The word was just a whisper, yet the confusion and disbelief in his voice made it seem louder. He stared at her, unable to comprehend what she had said. Her eyes met his - to his surprise, they held no sorrow, no regret, no shame. His eyes traveled down to the oval stone embedded just below her collarbone. Something swirled lazily in its purple depths. He repressed a shudder of revulsion, and quickly looked away.
“Why?” he asked again, his voice stronger this time. She closed her eyes, a look of pain on her face, and did not answer. He watched as she raised her hand almost unconsciously to the stone, and he fought another wave of nausea as the swirling in the stone quickened. Was it his imagination, or did he see it behind her, its pupil-less eyes fixed on her face, its hands reaching out to touch her? He heard her take a sharp breath, and her hand snapped closed before she touched the stone. The swirling returned to its former state.
She opened her eyes and looked at him, as though measuring something. Then she turned to the window and looked out, gripping the long red drapes in one hand. He stood there for a moment, watching the woman he had loved – that he still loved, if he was being honest – as she looked out at the horizon. He had loved her enough to consider breaking every vow he’d sworn. In the end, he had chosen to remain true to his bond, and it was she who had decided to take the other path, leaving him and all that she knew behind. He had understood her reasons, then, for they were very nearly his own. Now, ten years later, she had reappeared, having made another decision. And this time he did not understand at all.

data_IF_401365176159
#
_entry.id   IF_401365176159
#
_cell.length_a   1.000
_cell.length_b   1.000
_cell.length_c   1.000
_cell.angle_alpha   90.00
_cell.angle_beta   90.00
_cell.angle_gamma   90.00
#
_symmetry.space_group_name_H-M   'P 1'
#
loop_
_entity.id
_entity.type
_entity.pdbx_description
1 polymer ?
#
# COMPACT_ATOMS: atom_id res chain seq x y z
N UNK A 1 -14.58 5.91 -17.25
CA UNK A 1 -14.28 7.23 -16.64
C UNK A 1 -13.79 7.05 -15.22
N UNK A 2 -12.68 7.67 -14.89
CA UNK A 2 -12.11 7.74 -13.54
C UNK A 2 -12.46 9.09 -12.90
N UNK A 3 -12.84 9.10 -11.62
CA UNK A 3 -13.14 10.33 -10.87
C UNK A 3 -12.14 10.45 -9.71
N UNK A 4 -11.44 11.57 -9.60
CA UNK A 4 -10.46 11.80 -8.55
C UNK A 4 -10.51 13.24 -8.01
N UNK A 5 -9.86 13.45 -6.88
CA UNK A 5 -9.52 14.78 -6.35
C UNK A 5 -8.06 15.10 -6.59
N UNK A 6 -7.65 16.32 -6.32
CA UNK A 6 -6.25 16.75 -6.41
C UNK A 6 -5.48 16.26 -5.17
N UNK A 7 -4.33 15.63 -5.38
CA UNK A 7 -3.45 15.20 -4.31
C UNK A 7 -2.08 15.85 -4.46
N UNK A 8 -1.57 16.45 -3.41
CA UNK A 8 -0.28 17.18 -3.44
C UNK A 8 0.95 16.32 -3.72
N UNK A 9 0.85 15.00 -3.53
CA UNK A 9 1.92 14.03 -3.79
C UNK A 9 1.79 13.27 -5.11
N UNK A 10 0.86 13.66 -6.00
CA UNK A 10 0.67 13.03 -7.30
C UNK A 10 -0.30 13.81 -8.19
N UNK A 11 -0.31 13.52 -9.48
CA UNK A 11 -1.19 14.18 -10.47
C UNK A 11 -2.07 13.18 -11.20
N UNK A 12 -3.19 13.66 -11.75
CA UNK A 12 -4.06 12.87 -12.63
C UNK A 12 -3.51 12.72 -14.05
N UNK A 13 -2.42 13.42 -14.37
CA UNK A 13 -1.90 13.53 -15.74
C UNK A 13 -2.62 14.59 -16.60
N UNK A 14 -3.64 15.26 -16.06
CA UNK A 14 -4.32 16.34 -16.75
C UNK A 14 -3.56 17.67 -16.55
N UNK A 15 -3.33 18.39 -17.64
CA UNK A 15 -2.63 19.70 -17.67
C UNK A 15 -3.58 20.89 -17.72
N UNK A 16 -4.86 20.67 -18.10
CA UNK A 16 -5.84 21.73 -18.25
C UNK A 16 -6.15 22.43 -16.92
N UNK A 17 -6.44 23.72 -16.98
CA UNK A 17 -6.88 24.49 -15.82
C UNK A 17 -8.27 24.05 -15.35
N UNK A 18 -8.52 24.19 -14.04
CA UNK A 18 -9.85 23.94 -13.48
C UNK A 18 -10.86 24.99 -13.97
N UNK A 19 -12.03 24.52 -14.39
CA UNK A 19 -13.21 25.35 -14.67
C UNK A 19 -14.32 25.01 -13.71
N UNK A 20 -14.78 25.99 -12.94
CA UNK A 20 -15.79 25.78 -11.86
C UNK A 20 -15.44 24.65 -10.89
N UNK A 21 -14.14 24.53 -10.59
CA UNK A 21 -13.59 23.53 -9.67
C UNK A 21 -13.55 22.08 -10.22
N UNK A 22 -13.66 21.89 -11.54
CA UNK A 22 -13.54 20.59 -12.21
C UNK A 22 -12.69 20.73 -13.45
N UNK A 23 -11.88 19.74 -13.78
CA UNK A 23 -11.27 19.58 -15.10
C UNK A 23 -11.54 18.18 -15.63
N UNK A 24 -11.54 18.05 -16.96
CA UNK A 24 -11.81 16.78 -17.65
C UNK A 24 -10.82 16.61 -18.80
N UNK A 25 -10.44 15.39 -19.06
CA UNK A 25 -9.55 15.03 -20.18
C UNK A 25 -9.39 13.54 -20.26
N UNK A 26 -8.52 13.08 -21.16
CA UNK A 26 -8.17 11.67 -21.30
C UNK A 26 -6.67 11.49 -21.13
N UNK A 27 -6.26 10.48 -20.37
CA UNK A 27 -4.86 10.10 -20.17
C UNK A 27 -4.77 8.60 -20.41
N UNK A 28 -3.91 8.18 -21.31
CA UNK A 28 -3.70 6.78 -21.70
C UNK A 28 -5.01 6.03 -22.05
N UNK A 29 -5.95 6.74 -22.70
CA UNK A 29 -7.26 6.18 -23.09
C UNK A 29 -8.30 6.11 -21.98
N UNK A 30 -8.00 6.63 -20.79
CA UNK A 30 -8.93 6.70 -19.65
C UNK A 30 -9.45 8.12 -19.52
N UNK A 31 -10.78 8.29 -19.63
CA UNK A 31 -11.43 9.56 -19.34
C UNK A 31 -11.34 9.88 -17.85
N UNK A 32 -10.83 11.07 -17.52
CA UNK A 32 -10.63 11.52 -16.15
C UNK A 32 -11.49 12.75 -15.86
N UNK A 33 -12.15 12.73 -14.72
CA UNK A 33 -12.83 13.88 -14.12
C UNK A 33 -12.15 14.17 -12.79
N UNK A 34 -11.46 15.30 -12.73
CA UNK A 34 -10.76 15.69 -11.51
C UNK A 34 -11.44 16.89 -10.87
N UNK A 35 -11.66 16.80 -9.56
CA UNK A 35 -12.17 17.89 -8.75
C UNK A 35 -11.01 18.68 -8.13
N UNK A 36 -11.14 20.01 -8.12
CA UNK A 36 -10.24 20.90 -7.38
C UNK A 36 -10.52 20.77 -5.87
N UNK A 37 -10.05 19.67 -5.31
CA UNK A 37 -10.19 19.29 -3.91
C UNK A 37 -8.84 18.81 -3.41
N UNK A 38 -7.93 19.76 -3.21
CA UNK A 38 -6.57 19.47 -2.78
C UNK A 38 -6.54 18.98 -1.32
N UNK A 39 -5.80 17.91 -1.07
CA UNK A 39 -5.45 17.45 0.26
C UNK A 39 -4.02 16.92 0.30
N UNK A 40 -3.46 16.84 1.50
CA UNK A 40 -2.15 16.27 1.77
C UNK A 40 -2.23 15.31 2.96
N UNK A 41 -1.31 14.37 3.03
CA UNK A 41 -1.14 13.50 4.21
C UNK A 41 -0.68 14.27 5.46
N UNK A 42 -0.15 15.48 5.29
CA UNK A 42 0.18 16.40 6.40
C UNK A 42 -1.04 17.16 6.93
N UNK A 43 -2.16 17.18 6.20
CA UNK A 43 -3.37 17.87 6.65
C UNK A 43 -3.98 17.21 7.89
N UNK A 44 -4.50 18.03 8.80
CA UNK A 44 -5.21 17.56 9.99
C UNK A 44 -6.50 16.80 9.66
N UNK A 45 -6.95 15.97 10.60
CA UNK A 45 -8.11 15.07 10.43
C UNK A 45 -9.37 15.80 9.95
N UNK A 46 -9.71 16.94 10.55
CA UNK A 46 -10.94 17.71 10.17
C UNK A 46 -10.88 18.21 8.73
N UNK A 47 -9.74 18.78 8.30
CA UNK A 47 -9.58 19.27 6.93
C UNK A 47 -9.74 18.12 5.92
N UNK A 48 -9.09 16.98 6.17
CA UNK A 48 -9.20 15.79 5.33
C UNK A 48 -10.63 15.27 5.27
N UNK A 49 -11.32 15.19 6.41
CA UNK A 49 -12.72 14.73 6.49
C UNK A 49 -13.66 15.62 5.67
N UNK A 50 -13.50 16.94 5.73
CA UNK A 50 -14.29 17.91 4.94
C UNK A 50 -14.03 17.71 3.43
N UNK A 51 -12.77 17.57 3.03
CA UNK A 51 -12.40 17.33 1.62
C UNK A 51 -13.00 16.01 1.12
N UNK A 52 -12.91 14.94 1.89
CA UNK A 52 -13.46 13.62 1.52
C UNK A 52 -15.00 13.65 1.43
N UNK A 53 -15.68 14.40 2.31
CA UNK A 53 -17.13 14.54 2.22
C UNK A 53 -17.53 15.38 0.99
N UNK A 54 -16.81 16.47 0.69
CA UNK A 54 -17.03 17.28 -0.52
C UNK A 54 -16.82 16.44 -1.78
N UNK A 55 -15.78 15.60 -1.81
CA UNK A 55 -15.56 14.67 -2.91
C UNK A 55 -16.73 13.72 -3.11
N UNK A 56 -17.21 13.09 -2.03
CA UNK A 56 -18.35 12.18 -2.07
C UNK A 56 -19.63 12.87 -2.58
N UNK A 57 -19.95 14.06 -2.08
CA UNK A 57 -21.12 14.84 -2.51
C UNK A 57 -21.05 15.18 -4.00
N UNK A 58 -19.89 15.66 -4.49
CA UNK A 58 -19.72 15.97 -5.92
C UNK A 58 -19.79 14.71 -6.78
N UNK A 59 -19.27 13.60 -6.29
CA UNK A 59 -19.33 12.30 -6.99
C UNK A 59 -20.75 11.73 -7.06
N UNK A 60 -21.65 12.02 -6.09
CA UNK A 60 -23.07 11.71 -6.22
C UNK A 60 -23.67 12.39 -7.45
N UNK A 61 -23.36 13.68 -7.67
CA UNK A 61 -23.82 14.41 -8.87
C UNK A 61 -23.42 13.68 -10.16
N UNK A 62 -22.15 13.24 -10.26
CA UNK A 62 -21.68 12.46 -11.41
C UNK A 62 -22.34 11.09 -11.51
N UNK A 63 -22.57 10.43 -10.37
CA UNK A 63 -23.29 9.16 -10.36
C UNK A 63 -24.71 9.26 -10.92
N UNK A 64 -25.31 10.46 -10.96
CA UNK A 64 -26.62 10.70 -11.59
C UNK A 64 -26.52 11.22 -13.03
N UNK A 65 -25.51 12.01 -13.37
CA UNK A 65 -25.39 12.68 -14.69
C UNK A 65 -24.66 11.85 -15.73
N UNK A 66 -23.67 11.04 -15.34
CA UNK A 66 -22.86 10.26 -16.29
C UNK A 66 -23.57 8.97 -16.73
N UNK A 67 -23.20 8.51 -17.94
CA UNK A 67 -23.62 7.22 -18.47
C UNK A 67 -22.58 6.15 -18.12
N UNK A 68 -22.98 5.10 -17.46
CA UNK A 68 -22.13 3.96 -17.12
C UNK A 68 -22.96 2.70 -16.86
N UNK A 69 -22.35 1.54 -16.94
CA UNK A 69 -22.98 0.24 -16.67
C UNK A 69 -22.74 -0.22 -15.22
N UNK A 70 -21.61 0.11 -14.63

“Answer me!” he yelled, suddenly angry. “No one chooses this! No one asks for that stone to be set! No one offers to host a parasite! NO ONE CHOOSES TO BEAR A LICH!” he screamed at her, fists clenched at his side.
Her hand tightened on the drape, but she did not turn around. “I did,” she said simply.
The anger left him as quickly as it had come. His hands unclenched and hung useless at his side and his shoulders sagged. He felt broken. “Why?” he asked again, desperate.
She was quiet for a moment, her hand gripping the curtain tightly. She raised her other hand, and this time she did touch the stone. The lich flickered into view, standing beside her, arms crossed. It saw him looking at it, and grinned slyly, enjoying his anger and discomfort. He kept his eyes on it defiantly, though the sight of it filled him with fear and revulsion. The lich grinned more widely in response to his show of bravery and its lips twitched in laughter. It turned and looked at the woman, still smiling. She looked back at it, obviously unafraid. After a moment, she dropped her hand and the lich disappeared, leaving the two of them alone again.
“Why?” she said at last, her voice steady. “For love, of course.” Then she turned and walked out of the room without so much as a glance in his direction. Her boots echoed as she walked briskly down the hall.
He assumed she meant the love they had shared. Had she taken on the stone as a way to show him how much she had been hurt? Was it some twisted form of suicide? Was it her revenge on him, so that when it killed her, he would look at her face and know that it was his fault? If her intention had been to make him feel guilty, she was successful – he spent the rest of the day and most of the night in meditation, searching for a way to forgive himself for things he’d thought he’d risen above.
It was morning before he realized that she may not have been talking about him at all.
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